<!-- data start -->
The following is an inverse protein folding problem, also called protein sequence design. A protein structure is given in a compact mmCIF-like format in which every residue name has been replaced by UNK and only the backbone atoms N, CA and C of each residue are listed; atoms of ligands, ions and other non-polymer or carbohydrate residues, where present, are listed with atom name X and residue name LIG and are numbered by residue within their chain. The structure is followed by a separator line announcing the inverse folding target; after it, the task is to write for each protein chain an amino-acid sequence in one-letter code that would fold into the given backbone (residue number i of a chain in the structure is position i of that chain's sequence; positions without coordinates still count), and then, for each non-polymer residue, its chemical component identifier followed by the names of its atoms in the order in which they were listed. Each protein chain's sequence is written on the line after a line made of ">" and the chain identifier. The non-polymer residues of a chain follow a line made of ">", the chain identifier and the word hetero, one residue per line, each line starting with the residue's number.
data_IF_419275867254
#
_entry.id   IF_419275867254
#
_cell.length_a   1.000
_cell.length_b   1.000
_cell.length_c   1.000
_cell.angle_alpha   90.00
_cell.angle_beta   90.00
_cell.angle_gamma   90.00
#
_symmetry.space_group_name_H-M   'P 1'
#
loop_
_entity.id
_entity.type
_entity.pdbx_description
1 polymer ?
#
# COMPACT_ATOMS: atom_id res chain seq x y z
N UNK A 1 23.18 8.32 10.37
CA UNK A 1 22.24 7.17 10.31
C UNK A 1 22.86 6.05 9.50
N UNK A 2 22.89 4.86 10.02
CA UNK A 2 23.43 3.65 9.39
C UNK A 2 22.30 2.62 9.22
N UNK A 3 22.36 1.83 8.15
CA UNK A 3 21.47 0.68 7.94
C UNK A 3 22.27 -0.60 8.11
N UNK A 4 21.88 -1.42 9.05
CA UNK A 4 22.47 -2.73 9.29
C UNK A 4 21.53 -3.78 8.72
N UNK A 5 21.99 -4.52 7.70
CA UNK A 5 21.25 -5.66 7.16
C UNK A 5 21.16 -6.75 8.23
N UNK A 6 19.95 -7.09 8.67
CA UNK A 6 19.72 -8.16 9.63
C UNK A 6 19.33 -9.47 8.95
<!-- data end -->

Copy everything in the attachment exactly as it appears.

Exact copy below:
The following is an inverse protein folding problem, also called protein sequence design. A protein structure is given in a compact mmCIF-like format in which every residue name has been replaced by UNK and only the backbone atoms N, CA and C of each residue are listed; atoms of ligands, ions and other non-polymer or carbohydrate residues, where present, are listed with atom name X and residue name LIG and are numbered by residue within their chain. The structure is followed by a separator line announcing the inverse folding target; after it, the task is to write for each protein chain an amino-acid sequence in one-letter code that would fold into the given backbone (residue number i of a chain in the structure is position i of that chain's sequence; positions without coordinates still count), and then, for each non-polymer residue, its chemical component identifier followed by the names of its atoms in the order in which they were listed. Each protein chain's sequence is written on the line after a line made of ">" and the chain identifier. The non-polymer residues of a chain follow a line made of ">", the chain identifier and the word hetero, one residue per line, each line starting with the residue's number.
data_IF_419275867254
#
_entry.id   IF_419275867254
#
_cell.length_a   1.000
_cell.length_b   1.000
_cell.length_c   1.000
_cell.angle_alpha   90.00
_cell.angle_beta   90.00
_cell.angle_gamma   90.00
#
_symmetry.space_group_name_H-M   'P 1'
#
loop_
_entity.id
_entity.type
_entity.pdbx_description
1 polymer ?
#
# COMPACT_ATOMS: atom_id res chain seq x y z
N UNK A 1 23.18 8.32 10.37
CA UNK A 1 22.24 7.17 10.31
C UNK A 1 22.86 6.05 9.50
N UNK A 2 22.89 4.86 10.02
CA UNK A 2 23.43 3.65 9.39
C UNK A 2 22.30 2.62 9.22
N UNK A 3 22.36 1.83 8.15
CA UNK A 3 21.47 0.68 7.94
C UNK A 3 22.27 -0.60 8.11
N UNK A 4 21.88 -1.42 9.05
CA UNK A 4 22.47 -2.73 9.29
C UNK A 4 21.53 -3.78 8.72
N UNK A 5 21.99 -4.52 7.70
CA UNK A 5 21.25 -5.66 7.16
C UNK A 5 21.16 -6.75 8.23
N UNK A 6 19.95 -7.09 8.67
CA UNK A 6 19.72 -8.16 9.63
C UNK A 6 19.33 -9.47 8.95